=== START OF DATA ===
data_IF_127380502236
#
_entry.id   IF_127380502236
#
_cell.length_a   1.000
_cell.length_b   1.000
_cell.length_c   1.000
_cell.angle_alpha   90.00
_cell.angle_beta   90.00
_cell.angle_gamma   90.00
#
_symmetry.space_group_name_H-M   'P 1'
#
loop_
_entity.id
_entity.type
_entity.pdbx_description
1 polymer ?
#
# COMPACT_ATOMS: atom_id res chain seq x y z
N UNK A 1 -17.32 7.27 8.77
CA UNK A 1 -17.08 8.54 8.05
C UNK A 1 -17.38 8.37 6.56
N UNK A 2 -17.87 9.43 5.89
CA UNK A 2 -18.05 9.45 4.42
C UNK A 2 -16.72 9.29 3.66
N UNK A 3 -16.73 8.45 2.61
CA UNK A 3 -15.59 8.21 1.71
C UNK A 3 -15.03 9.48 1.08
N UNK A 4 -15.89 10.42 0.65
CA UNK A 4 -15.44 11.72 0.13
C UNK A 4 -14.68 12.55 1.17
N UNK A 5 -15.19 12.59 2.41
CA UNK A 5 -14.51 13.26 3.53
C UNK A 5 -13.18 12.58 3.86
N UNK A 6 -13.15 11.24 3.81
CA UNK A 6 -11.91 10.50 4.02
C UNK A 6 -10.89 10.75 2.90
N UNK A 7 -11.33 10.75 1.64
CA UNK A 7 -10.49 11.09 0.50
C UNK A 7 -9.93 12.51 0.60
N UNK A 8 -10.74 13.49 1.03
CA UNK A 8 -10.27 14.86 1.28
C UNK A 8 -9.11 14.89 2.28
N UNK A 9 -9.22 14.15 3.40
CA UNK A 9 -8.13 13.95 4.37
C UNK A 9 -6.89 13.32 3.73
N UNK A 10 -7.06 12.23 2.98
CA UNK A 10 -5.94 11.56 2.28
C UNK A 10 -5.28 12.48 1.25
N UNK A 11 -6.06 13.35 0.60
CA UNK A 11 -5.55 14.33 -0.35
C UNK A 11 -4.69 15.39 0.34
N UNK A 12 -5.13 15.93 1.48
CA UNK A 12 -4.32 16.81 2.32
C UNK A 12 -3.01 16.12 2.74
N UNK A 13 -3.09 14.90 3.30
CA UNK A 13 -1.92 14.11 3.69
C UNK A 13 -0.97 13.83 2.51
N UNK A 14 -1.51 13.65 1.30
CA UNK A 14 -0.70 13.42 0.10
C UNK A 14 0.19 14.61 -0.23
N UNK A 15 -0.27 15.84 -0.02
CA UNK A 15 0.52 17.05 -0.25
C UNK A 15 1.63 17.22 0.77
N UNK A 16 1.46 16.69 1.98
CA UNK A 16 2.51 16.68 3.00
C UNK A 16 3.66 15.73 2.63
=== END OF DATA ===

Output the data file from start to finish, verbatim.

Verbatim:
data_IF_127380502236
#
_entry.id   IF_127380502236
#
_cell.length_a   1.000
_cell.length_b   1.000
_cell.length_c   1.000
_cell.angle_alpha   90.00
_cell.angle_beta   90.00
_cell.angle_gamma   90.00
#
_symmetry.space_group_name_H-M   'P 1'
#
loop_
_entity.id
_entity.type
_entity.pdbx_description
1 polymer ?
#
# COMPACT_ATOMS: atom_id res chain seq x y z
N UNK A 1 -17.32 7.27 8.77
CA UNK A 1 -17.08 8.54 8.05
C UNK A 1 -17.38 8.37 6.56
N UNK A 2 -17.87 9.43 5.89
CA UNK A 2 -18.05 9.45 4.42
C UNK A 2 -16.72 9.29 3.66
N UNK A 3 -16.73 8.45 2.61
CA UNK A 3 -15.59 8.21 1.71
C UNK A 3 -15.03 9.48 1.08
N UNK A 4 -15.89 10.42 0.65
CA UNK A 4 -15.44 11.72 0.13
C UNK A 4 -14.68 12.55 1.17
N UNK A 5 -15.19 12.59 2.41
CA UNK A 5 -14.51 13.26 3.53
C UNK A 5 -13.18 12.58 3.86
N UNK A 6 -13.15 11.24 3.81
CA UNK A 6 -11.91 10.50 4.02
C UNK A 6 -10.89 10.75 2.90
N UNK A 7 -11.33 10.75 1.64
CA UNK A 7 -10.49 11.09 0.50
C UNK A 7 -9.93 12.51 0.60
N UNK A 8 -10.74 13.49 1.03
CA UNK A 8 -10.27 14.86 1.28
C UNK A 8 -9.11 14.89 2.28
N UNK A 9 -9.22 14.15 3.40
CA UNK A 9 -8.13 13.95 4.37
C UNK A 9 -6.89 13.32 3.73
N UNK A 10 -7.06 12.23 2.98
CA UNK A 10 -5.94 11.56 2.28
C UNK A 10 -5.28 12.48 1.25
N UNK A 11 -6.06 13.35 0.60
CA UNK A 11 -5.55 14.33 -0.35
C UNK A 11 -4.69 15.39 0.34
N UNK A 12 -5.13 15.93 1.48
CA UNK A 12 -4.32 16.81 2.32
C UNK A 12 -3.01 16.12 2.74
N UNK A 13 -3.09 14.90 3.30
CA UNK A 13 -1.92 14.11 3.69
C UNK A 13 -0.97 13.83 2.51
N UNK A 14 -1.51 13.65 1.30
CA UNK A 14 -0.70 13.42 0.10
C UNK A 14 0.19 14.61 -0.23
N UNK A 15 -0.27 15.84 -0.02
CA UNK A 15 0.52 17.05 -0.25
C UNK A 15 1.63 17.22 0.77
N UNK A 16 1.46 16.69 1.98
CA UNK A 16 2.51 16.68 3.00
C UNK A 16 3.66 15.73 2.63